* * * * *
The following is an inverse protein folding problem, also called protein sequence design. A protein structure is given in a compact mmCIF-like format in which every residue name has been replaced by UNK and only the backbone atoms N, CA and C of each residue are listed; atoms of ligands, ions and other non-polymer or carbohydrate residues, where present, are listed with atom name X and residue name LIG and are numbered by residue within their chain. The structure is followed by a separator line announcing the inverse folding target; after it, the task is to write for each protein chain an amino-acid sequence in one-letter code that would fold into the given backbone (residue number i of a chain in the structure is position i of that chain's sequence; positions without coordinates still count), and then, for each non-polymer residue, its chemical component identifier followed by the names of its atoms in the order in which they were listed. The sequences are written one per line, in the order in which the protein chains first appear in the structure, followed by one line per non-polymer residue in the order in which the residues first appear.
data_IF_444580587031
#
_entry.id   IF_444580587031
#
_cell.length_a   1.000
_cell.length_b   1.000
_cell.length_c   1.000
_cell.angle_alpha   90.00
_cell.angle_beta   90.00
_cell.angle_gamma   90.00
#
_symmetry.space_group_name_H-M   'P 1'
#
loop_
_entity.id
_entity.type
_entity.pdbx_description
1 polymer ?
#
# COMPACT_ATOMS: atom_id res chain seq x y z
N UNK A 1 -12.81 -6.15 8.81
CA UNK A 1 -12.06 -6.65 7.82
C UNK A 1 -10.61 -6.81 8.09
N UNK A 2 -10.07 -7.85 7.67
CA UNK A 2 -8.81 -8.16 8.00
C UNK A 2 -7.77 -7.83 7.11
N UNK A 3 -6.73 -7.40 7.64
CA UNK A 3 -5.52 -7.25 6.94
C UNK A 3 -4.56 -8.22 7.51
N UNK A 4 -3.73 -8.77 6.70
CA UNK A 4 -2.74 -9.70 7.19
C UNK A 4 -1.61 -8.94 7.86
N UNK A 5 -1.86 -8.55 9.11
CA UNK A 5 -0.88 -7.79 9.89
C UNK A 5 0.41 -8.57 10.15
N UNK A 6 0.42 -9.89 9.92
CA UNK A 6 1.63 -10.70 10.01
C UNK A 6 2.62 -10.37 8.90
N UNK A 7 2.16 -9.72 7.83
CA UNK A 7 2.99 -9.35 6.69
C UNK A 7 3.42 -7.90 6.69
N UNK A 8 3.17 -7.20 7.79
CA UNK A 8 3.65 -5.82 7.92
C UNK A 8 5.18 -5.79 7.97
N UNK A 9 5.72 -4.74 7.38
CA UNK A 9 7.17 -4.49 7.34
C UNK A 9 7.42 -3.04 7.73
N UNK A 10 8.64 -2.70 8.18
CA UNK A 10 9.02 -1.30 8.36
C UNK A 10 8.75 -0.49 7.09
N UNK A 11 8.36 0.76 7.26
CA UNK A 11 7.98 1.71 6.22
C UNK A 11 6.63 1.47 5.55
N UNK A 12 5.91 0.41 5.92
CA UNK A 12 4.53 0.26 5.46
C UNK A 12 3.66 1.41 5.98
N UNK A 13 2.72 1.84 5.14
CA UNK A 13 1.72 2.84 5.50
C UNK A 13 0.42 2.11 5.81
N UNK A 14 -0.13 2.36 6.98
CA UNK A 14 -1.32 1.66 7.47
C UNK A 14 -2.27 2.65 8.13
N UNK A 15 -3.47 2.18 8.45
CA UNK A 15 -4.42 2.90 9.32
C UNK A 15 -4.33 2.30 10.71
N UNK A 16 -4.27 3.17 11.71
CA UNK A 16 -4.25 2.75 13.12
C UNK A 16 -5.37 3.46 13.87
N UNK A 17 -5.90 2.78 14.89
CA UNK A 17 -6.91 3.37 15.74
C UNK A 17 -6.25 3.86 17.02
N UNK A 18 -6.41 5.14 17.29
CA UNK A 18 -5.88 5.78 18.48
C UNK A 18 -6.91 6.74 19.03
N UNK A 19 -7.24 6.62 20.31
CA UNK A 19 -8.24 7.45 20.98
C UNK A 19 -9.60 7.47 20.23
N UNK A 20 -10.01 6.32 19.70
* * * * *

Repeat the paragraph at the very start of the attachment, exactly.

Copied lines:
The following is an inverse protein folding problem, also called protein sequence design. A protein structure is given in a compact mmCIF-like format in which every residue name has been replaced by UNK and only the backbone atoms N, CA and C of each residue are listed; atoms of ligands, ions and other non-polymer or carbohydrate residues, where present, are listed with atom name X and residue name LIG and are numbered by residue within their chain. The structure is followed by a separator line announcing the inverse folding target; after it, the task is to write for each protein chain an amino-acid sequence in one-letter code that would fold into the given backbone (residue number i of a chain in the structure is position i of that chain's sequence; positions without coordinates still count), and then, for each non-polymer residue, its chemical component identifier followed by the names of its atoms in the order in which they were listed. The sequences are written one per line, in the order in which the protein chains first appear in the structure, followed by one line per non-polymer residue in the order in which the residues first appear.